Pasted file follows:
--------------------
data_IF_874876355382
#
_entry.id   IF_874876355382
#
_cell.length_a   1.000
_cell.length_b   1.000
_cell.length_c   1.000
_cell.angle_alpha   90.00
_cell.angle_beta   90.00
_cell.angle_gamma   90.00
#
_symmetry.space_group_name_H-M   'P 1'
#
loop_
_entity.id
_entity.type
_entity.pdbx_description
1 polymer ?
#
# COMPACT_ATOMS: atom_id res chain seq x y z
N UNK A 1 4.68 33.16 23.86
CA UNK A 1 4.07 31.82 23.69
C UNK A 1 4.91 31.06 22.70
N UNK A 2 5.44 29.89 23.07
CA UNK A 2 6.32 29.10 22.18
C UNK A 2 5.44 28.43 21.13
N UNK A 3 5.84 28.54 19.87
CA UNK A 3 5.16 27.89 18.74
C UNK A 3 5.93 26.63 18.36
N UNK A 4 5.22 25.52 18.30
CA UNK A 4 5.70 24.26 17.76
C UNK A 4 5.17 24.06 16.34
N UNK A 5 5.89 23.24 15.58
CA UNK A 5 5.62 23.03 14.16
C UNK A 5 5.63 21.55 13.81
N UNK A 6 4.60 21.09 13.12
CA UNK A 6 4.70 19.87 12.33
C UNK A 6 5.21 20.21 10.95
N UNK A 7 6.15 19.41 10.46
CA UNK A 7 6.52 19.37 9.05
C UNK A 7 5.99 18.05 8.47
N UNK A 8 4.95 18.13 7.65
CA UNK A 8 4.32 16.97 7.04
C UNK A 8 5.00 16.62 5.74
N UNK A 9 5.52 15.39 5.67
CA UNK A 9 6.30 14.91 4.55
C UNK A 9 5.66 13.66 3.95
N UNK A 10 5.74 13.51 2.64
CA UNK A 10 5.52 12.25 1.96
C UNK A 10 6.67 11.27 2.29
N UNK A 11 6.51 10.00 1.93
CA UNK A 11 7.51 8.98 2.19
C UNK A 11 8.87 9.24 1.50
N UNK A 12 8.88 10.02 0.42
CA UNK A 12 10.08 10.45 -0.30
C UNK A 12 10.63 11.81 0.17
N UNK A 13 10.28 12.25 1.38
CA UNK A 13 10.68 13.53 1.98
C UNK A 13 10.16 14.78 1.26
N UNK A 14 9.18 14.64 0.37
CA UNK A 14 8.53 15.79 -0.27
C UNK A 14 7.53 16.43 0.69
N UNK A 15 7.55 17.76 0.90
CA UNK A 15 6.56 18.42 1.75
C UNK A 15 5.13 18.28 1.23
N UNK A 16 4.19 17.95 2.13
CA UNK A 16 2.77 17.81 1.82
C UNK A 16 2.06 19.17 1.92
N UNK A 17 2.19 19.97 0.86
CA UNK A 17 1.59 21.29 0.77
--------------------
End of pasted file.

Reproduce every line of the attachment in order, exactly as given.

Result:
data_IF_874876355382
#
_entry.id   IF_874876355382
#
_cell.length_a   1.000
_cell.length_b   1.000
_cell.length_c   1.000
_cell.angle_alpha   90.00
_cell.angle_beta   90.00
_cell.angle_gamma   90.00
#
_symmetry.space_group_name_H-M   'P 1'
#
loop_
_entity.id
_entity.type
_entity.pdbx_description
1 polymer ?
#
# COMPACT_ATOMS: atom_id res chain seq x y z
N UNK A 1 4.68 33.16 23.86
CA UNK A 1 4.07 31.82 23.69
C UNK A 1 4.91 31.06 22.70
N UNK A 2 5.44 29.89 23.07
CA UNK A 2 6.32 29.10 22.18
C UNK A 2 5.44 28.43 21.13
N UNK A 3 5.84 28.54 19.87
CA UNK A 3 5.16 27.89 18.74
C UNK A 3 5.93 26.63 18.36
N UNK A 4 5.22 25.52 18.30
CA UNK A 4 5.70 24.26 17.76
C UNK A 4 5.17 24.06 16.34
N UNK A 5 5.89 23.24 15.58
CA UNK A 5 5.62 23.03 14.16
C UNK A 5 5.63 21.55 13.81
N UNK A 6 4.60 21.09 13.12
CA UNK A 6 4.70 19.87 12.33
C UNK A 6 5.21 20.21 10.95
N UNK A 7 6.15 19.41 10.46
CA UNK A 7 6.52 19.37 9.05
C UNK A 7 5.99 18.05 8.47
N UNK A 8 4.95 18.13 7.65
CA UNK A 8 4.32 16.97 7.04
C UNK A 8 5.00 16.62 5.74
N UNK A 9 5.52 15.39 5.67
CA UNK A 9 6.30 14.91 4.55
C UNK A 9 5.66 13.66 3.95
N UNK A 10 5.74 13.51 2.64
CA UNK A 10 5.52 12.25 1.96
C UNK A 10 6.67 11.27 2.29
N UNK A 11 6.51 10.00 1.93
CA UNK A 11 7.51 8.98 2.19
C UNK A 11 8.87 9.24 1.50
N UNK A 12 8.88 10.02 0.42
CA UNK A 12 10.08 10.45 -0.30
C UNK A 12 10.63 11.81 0.17
N UNK A 13 10.28 12.25 1.38
CA UNK A 13 10.68 13.53 1.98
C UNK A 13 10.16 14.78 1.26
N UNK A 14 9.18 14.64 0.37
CA UNK A 14 8.53 15.79 -0.27
C UNK A 14 7.53 16.43 0.69
N UNK A 15 7.55 17.76 0.90
CA UNK A 15 6.56 18.42 1.75
C UNK A 15 5.13 18.28 1.23
N UNK A 16 4.19 17.95 2.13
CA UNK A 16 2.77 17.81 1.82
C UNK A 16 2.06 19.17 1.92
N UNK A 17 2.19 19.97 0.86
CA UNK A 17 1.59 21.29 0.77